- It’s Still a Buyer’s Market.
Fifteen years ago, business was booming all across the world and job hunters had it made. Demand far exceeded supply, so well qualified employees found themselves with a bevy of offers from HR managers desperate to fill positions. The 21st century though has been dominated by recession and miniscule growth. While statistics show that unemployment is falling and businesses are once again expanding, a recession mentality still hangs in the air. After more than a decade of over overqualified applicants applying for menial positions, it is still very much a buyer’s market. Companies know this, which means your top priority in an interview is to demonstrate your value. This is not an easy task to accomplish in a sixty minute interview, but your first step is to recognize and embrace this truth.
2. “Just be Yourself” is Terrible Advice.
While nobody is suggesting you should engage in an elaborate deception, recognize that this oft-given pearl of wisdom is wishful thinking at its worst. First, we all have different selves and different sides to our personality. We are who we need to be depending on the situation. You behave one way with your spouse and another way with your old college roommate and still another way with your parents. So which one of these “selves” should you be during your interview? The answer is: none of them. A job interview, not unlike a first date, is a time to shine, to put nothing short of your best foot forward. It is a time to remember the importance of polite manners, proper grammar and good posture. These things may seem superficial, but they are just some of the ways you can demonstrate your value to a potential employer.
Humans, it seems, have excellent instincts. Though we may try to ignore our baser instincts, we cannot help but make snap judgments about people. This served us well in the caveman days, when we had but a few seconds to determine if a threat was real before it ate us alive. This biological imperative still remains, nestled into the genes of every HR manager you’ll meet. How you present yourself in that first interview may very well be more important than all of the achievements packed into your resume. Remember – the people with whom you are interviewing, in most cases, have no idea who you are. They may have glanced at your credentials, but unless you are going to work for a friend, you present as a blank slate. What they choose to write about you has very little to do with your resume and very much to do with your presentation.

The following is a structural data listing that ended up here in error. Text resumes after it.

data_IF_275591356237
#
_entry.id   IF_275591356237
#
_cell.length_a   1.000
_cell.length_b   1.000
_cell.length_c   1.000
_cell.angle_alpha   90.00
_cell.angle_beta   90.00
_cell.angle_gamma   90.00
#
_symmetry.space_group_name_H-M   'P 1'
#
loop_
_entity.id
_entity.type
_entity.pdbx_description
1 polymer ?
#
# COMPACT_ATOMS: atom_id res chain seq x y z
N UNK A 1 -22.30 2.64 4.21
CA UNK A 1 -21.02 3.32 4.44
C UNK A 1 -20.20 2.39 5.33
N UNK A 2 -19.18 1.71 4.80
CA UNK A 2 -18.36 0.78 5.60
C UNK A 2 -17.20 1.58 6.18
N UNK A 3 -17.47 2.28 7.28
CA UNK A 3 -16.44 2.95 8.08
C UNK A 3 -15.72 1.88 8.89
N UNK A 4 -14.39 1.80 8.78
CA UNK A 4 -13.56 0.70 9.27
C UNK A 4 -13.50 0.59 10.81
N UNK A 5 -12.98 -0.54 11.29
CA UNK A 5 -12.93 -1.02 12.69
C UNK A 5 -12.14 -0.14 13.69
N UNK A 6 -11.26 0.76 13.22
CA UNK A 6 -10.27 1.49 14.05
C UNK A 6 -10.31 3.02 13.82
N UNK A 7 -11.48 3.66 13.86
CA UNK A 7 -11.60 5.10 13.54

3. Research, Research, Research.
If the Internet has made one thing easier for job interviewers, it is the sheer volume of free information available on almost any subject known to man. These days, even small companies maintain a presence on the web. As a job hunter, the information on these sites could very well be the difference between a job offer and a form email. However, along with the prevalence of information is the expectation that you, the applicant, can conduct a basic search on Google.
The vast majority of companies maintain a presence on various social media outlets for two reasons. First, social media is extremely popular. Facebook, for example, boasts some 1.4 million members. That is roughly the population of China. If social media is not your thing, it needs to be, because a fount of information is available on Facebook, Twitter, Google Plus and LinkedIn, not to mention the main company website, which undoubtedly links to the social media platforms they use. These are all free services, so there is no reason why you can’t like the company page, follow their tweets, join their circle or link into their company’s discussion board on LinkedIn.